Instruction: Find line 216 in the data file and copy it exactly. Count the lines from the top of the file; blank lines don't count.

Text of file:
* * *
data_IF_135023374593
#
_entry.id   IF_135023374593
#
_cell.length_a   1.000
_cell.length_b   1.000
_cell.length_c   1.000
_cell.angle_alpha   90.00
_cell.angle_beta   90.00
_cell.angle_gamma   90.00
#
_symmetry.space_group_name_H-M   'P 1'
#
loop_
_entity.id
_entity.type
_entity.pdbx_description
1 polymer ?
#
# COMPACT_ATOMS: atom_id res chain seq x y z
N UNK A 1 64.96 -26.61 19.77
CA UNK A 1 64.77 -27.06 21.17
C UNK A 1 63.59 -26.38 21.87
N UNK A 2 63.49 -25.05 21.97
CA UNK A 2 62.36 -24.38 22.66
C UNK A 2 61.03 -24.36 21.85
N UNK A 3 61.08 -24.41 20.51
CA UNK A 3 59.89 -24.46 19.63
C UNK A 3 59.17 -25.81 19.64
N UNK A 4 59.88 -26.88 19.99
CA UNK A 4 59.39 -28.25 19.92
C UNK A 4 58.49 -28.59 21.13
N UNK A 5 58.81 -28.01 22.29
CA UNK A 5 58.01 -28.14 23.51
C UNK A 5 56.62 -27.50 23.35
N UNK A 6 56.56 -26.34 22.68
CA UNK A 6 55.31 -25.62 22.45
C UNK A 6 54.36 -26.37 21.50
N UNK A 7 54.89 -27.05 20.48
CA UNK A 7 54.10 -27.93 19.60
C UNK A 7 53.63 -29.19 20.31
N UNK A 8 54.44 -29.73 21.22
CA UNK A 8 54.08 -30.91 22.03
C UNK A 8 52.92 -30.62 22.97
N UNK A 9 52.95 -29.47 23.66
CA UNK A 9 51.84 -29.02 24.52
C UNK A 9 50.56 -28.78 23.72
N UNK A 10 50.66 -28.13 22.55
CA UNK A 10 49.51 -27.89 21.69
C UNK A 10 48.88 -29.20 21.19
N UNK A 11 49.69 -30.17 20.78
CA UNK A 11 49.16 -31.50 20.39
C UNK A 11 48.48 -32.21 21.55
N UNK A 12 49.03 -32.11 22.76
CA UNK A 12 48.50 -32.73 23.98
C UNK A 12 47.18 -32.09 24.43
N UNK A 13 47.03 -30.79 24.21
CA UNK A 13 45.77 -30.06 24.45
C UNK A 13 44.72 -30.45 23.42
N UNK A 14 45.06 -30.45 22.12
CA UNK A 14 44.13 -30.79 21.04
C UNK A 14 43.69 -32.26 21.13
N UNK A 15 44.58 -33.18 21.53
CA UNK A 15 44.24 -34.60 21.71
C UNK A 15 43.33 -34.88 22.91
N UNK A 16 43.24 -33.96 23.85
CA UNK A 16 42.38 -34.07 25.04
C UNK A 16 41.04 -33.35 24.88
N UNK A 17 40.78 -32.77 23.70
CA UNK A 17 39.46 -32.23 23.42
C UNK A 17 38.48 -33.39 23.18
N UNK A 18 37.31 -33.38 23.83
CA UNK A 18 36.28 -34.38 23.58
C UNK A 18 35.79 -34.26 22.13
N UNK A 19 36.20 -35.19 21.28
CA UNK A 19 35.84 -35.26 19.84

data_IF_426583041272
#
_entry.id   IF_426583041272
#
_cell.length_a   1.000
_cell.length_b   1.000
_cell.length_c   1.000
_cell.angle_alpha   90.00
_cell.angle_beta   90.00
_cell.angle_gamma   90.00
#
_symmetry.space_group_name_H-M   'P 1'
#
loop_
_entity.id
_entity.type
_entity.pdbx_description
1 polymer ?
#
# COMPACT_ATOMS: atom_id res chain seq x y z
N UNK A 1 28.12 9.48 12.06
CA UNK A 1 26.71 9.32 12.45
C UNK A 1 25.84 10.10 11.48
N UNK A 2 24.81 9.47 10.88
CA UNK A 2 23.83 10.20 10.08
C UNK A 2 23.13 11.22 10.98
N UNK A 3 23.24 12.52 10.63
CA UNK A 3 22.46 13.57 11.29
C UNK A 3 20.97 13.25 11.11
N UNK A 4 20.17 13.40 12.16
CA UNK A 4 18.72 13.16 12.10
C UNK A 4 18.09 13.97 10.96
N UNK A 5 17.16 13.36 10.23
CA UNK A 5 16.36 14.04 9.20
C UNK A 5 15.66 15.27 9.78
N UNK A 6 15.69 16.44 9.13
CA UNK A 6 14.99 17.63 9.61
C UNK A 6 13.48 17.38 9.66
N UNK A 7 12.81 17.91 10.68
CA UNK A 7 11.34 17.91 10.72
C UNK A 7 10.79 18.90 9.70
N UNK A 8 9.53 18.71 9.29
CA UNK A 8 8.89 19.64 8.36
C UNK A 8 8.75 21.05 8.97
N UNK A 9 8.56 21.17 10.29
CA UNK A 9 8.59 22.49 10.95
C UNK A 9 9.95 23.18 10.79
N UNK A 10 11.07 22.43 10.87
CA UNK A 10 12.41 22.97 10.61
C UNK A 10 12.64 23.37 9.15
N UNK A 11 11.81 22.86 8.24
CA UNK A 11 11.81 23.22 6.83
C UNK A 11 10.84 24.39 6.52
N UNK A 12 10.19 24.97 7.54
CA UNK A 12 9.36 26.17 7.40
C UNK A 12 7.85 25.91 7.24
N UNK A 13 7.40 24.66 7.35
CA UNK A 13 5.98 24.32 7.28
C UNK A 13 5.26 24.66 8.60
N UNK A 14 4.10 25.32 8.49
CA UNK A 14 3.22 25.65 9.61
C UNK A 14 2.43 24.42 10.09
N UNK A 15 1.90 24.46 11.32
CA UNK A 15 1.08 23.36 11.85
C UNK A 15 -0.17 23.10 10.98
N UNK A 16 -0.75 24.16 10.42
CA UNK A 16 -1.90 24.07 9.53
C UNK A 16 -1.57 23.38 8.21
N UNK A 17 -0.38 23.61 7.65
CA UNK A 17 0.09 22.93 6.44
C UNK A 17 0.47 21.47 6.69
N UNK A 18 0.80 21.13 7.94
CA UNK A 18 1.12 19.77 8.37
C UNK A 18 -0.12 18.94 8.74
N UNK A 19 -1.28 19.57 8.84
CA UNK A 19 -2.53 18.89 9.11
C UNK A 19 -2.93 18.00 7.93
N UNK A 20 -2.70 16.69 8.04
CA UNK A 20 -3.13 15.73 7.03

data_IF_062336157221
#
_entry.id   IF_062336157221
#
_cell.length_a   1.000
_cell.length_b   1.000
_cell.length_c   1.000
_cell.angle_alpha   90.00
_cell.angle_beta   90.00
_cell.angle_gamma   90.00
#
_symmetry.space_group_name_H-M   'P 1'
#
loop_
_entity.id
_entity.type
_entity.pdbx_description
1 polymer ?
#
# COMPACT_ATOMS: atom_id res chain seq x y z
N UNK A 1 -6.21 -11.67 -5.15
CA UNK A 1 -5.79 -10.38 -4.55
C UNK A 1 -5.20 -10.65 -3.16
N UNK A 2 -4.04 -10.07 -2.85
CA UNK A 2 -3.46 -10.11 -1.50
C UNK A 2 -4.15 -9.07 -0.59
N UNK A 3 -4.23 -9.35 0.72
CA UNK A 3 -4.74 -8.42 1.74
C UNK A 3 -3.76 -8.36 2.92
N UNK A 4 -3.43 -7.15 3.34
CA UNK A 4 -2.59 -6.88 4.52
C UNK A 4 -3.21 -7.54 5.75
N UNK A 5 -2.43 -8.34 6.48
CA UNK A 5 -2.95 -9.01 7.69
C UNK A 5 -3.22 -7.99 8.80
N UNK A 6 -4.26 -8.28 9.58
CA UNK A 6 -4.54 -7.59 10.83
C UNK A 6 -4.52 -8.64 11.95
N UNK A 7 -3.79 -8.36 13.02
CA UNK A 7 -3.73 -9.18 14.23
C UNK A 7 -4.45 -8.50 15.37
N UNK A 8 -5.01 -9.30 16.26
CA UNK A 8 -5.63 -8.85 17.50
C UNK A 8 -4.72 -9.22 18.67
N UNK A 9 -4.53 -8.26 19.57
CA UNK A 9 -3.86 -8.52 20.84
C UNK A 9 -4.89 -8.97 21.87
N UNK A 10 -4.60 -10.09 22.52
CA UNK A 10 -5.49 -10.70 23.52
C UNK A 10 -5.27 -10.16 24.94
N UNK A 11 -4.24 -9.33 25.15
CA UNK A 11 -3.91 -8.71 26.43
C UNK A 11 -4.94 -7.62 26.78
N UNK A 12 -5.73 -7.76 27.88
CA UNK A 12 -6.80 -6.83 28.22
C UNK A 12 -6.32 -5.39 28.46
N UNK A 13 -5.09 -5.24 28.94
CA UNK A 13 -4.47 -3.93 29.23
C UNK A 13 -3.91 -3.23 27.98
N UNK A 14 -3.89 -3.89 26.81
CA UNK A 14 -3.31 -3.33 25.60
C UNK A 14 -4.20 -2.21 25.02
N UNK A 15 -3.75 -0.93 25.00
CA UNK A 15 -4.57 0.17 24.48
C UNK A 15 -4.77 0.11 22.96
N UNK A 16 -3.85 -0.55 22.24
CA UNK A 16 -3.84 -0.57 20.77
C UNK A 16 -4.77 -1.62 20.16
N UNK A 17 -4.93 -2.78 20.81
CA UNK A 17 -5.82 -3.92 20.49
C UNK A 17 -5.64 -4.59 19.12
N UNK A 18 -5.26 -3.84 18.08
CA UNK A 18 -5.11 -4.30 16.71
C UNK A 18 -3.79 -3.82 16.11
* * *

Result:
CA UNK A 14 -3.31 -3.33 25.60